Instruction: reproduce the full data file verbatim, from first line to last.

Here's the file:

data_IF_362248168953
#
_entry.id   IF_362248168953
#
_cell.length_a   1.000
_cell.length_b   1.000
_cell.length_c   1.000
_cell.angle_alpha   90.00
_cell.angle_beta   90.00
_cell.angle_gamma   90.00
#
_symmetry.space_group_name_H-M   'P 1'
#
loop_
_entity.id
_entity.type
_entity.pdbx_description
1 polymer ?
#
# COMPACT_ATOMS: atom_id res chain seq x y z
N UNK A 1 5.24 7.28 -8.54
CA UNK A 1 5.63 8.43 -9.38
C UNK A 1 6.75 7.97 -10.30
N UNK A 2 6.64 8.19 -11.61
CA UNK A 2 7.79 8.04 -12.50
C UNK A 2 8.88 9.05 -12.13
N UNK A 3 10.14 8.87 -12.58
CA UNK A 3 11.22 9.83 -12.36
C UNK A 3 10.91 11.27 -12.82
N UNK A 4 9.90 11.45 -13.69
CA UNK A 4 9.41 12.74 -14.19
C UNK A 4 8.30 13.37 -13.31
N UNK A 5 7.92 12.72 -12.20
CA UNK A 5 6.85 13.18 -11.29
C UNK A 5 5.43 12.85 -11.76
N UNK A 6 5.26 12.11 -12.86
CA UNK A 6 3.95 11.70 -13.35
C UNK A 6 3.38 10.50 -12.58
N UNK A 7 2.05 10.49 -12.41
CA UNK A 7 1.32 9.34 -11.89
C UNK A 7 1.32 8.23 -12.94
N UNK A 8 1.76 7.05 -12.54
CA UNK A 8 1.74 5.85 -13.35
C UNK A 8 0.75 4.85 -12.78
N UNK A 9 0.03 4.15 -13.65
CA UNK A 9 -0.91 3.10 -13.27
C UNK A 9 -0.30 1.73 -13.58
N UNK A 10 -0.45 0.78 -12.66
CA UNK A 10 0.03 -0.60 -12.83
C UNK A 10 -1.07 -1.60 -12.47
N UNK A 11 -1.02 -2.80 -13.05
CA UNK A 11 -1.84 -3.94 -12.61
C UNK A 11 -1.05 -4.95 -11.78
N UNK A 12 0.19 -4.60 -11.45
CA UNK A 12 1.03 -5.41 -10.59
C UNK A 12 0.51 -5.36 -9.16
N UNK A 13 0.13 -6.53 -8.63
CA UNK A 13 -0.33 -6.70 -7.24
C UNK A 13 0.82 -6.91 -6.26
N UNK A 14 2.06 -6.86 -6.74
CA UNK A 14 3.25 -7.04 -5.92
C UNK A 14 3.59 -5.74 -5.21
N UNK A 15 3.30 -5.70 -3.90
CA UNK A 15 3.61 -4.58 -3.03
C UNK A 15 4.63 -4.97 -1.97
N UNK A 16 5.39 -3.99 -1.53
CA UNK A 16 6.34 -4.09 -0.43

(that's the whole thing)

data_IF_362248168953
#
_entry.id   IF_362248168953
#
_cell.length_a   1.000
_cell.length_b   1.000
_cell.length_c   1.000
_cell.angle_alpha   90.00
_cell.angle_beta   90.00
_cell.angle_gamma   90.00
#
_symmetry.space_group_name_H-M   'P 1'
#
loop_
_entity.id
_entity.type
_entity.pdbx_description
1 polymer ?
#
# COMPACT_ATOMS: atom_id res chain seq x y z
N UNK A 1 5.24 7.28 -8.54
CA UNK A 1 5.63 8.43 -9.38
C UNK A 1 6.75 7.97 -10.30
N UNK A 2 6.64 8.19 -11.61
CA UNK A 2 7.79 8.04 -12.50
C UNK A 2 8.88 9.05 -12.13
N UNK A 3 10.14 8.87 -12.58
CA UNK A 3 11.22 9.83 -12.36
C UNK A 3 10.91 11.27 -12.82
N UNK A 4 9.90 11.45 -13.69
CA UNK A 4 9.41 12.74 -14.19
C UNK A 4 8.30 13.37 -13.31
N UNK A 5 7.92 12.72 -12.20
CA UNK A 5 6.85 13.18 -11.29
C UNK A 5 5.43 12.85 -11.76
N UNK A 6 5.26 12.11 -12.86
CA UNK A 6 3.95 11.70 -13.35
C UNK A 6 3.38 10.50 -12.58
N UNK A 7 2.05 10.49 -12.41
CA UNK A 7 1.32 9.34 -11.89
C UNK A 7 1.32 8.23 -12.94
N UNK A 8 1.76 7.05 -12.54
CA UNK A 8 1.74 5.85 -13.35
C UNK A 8 0.75 4.85 -12.78
N UNK A 9 0.03 4.15 -13.65
CA UNK A 9 -0.91 3.10 -13.27
C UNK A 9 -0.30 1.73 -13.58
N UNK A 10 -0.45 0.78 -12.66
CA UNK A 10 0.03 -0.60 -12.83
C UNK A 10 -1.07 -1.60 -12.47
N UNK A 11 -1.02 -2.80 -13.05
CA UNK A 11 -1.84 -3.94 -12.61
C UNK A 11 -1.05 -4.95 -11.78
N UNK A 12 0.19 -4.60 -11.45
CA UNK A 12 1.03 -5.41 -10.59
C UNK A 12 0.51 -5.36 -9.16
N UNK A 13 0.13 -6.53 -8.63
CA UNK A 13 -0.33 -6.70 -7.24
C UNK A 13 0.82 -6.91 -6.26
N UNK A 14 2.06 -6.86 -6.74
CA UNK A 14 3.25 -7.04 -5.92
C UNK A 14 3.59 -5.74 -5.21
N UNK A 15 3.30 -5.70 -3.90
CA UNK A 15 3.61 -4.58 -3.03
C UNK A 15 4.63 -4.97 -1.97
N UNK A 16 5.39 -3.99 -1.53
CA UNK A 16 6.34 -4.09 -0.43